Mortality in a cohort of antimony smelter workers

Am J Ind Med. 1995 May;27(5):759-70. doi: 10.1002/ajim.4700270510.


Animal studies show that antimony may cause lung cancer and heart and lung disease in rodents. In exposed humans, ECG abnormalities and heart and lung disease have been reported. This mortality study of 1,014 men employed between 1937 and 1971 in a Texas antimony smelter consisted primarily of workers of Spanish ancestry (n = 928, 91.5%). Hispanics are known to smoke at much lower rates than non-Hispanics, and their lung cancer and heart disease mortality is generally low. When ethnic-specific Texas lung cancer death rates were used for comparison, mortality from lung cancer among antimony workers was elevated (SMR) 1.39, 90% CI 1.01-1.88), and we observed a significant positive trend in mortality with increasing duration of employment. When ischemic heart disease death rates from three different Spanish-surnamed populations were used for comparison, the rate ratios for mortality from ischemic heart disease were 0.91 (90% CI 0.84-1.09), 1.22 (90% CI 0.78-1.89), and 1.49 (90% CI 0.84-2.63). Pneumoconiosis/ other lung disease death rates for Spanish-surnamed men were unavailable and so calculation of rate ratios used white males as a comparison population (SMR 1.22; 90% CI 0.80-1.80). These data suggest some increased mortality from lung cancer and perhaps nonmalignant respiratory heart disease in workers exposed to antimony. However, conclusions are limited by possible confounders and the difficulty of identifying appropriate referent groups.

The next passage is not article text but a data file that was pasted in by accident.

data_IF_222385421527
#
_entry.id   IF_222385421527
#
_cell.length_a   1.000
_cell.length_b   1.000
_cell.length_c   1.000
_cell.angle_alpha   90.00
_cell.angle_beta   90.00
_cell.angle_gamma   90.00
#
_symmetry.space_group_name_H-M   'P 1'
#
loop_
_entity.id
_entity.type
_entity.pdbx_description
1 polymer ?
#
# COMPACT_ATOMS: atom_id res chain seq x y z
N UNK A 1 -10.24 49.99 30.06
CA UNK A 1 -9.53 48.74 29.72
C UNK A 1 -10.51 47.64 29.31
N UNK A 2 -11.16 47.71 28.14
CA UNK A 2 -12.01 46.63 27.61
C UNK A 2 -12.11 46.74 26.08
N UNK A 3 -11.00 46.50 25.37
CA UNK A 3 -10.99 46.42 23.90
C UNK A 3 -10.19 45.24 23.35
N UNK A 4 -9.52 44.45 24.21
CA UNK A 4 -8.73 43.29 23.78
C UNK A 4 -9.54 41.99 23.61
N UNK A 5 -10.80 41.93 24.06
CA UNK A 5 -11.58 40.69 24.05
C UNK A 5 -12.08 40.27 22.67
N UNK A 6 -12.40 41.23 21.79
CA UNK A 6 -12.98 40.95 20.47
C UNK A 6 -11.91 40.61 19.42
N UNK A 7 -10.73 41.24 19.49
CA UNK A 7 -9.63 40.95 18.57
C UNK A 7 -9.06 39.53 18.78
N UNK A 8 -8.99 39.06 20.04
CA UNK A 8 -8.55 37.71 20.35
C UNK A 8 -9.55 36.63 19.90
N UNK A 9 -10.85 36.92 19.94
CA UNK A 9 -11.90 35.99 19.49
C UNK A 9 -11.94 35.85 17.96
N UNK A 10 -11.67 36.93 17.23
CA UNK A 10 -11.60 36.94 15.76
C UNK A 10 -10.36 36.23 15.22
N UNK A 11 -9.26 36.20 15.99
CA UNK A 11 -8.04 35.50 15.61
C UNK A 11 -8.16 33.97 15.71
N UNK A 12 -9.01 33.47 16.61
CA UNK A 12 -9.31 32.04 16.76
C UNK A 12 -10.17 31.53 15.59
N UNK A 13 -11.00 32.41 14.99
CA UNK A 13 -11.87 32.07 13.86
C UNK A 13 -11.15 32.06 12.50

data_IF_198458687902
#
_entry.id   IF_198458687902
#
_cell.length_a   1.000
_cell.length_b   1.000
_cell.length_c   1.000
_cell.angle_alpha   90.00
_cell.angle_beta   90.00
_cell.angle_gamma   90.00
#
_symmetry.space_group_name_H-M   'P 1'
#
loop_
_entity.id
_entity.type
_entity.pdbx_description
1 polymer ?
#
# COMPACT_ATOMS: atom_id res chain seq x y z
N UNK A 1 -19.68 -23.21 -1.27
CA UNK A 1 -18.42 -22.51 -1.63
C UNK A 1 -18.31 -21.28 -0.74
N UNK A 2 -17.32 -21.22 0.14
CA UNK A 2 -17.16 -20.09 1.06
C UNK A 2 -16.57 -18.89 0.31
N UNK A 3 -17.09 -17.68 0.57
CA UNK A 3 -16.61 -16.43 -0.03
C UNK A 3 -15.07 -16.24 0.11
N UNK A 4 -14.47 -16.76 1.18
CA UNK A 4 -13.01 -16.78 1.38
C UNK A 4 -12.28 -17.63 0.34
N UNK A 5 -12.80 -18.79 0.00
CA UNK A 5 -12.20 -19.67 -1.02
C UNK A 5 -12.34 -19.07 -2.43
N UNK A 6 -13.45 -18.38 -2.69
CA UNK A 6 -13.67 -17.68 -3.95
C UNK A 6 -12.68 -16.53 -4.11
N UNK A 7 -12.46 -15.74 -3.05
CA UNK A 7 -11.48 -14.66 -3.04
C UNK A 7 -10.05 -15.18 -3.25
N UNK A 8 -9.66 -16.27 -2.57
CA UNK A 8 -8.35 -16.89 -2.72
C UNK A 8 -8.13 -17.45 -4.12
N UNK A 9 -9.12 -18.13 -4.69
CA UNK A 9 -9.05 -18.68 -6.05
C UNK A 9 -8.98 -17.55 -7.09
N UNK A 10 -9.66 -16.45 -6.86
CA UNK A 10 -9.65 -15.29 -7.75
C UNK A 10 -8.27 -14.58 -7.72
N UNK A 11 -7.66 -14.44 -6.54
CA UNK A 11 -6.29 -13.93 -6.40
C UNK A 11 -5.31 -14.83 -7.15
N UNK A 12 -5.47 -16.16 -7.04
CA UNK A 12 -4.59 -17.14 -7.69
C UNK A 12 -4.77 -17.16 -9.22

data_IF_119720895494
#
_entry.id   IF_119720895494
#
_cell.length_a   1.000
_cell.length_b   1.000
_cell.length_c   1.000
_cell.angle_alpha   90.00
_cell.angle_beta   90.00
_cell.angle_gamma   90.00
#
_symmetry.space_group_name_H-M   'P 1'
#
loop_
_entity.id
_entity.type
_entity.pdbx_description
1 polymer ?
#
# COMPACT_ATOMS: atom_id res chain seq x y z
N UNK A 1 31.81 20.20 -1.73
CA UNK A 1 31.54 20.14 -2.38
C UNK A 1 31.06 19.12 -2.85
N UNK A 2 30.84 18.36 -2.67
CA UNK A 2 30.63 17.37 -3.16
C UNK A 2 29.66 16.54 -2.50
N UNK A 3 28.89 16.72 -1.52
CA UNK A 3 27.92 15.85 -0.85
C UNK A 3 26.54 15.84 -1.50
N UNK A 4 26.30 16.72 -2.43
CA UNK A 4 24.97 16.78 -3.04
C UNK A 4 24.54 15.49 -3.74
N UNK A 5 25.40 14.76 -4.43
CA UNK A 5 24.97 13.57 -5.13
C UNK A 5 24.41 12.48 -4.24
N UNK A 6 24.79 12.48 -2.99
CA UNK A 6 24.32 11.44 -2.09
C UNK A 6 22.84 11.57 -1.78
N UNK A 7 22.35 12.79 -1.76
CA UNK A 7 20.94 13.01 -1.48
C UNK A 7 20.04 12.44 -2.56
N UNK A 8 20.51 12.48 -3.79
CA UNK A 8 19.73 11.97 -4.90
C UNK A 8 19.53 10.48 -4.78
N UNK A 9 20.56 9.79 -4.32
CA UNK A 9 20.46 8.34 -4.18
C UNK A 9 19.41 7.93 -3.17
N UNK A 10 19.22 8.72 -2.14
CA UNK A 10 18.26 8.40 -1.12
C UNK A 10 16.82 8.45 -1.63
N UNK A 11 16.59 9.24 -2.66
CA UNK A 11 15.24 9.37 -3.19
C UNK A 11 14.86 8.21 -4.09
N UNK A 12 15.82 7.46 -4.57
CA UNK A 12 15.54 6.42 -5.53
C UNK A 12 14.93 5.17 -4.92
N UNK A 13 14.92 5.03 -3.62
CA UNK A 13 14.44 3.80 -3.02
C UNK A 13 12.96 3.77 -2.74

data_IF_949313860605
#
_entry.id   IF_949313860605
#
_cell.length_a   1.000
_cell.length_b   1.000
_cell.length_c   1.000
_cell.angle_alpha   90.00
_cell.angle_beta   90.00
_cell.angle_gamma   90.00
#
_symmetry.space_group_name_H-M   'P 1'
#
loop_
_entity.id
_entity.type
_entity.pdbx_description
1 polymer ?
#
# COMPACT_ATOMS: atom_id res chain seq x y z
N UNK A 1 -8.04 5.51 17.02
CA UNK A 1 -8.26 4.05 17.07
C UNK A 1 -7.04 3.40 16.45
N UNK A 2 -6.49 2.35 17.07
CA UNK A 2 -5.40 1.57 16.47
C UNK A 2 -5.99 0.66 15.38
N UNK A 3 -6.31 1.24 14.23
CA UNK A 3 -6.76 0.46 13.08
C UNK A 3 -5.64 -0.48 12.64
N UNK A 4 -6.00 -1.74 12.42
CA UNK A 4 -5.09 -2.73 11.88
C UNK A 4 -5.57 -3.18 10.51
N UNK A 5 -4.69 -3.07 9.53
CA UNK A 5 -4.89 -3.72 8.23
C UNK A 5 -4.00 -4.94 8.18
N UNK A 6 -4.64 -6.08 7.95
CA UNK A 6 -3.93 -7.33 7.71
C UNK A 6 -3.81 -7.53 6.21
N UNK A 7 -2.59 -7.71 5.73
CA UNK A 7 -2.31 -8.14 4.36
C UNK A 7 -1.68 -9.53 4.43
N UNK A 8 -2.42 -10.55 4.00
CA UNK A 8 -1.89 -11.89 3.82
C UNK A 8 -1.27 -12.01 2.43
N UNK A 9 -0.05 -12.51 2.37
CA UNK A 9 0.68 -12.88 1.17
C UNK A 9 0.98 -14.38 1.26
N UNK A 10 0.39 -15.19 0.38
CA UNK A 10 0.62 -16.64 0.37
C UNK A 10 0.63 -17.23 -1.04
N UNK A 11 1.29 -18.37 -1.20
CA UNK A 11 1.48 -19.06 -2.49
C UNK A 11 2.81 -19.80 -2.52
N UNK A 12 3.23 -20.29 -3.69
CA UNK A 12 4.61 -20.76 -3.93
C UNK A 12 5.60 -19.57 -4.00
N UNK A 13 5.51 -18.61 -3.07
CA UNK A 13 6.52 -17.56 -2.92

MeSH terms

  • Adult
  • Antimony / adverse effects*
  • Cardiovascular Diseases / ethnology
  • Cardiovascular Diseases / etiology
  • Cardiovascular Diseases / mortality*
  • Cohort Studies
  • Female
  • Hispanic or Latino
  • Humans
  • Incidence
  • Lung Diseases / ethnology
  • Lung Diseases / etiology
  • Lung Diseases / mortality*
  • Lung Neoplasms / ethnology
  • Lung Neoplasms / etiology
  • Lung Neoplasms / mortality
  • Male
  • Metallurgy*
  • Occupational Diseases / ethnology
  • Occupational Diseases / mortality*
  • Occupational Exposure / adverse effects*
  • Risk Factors
  • Survival Rate
  • Texas / epidemiology


  • Antimony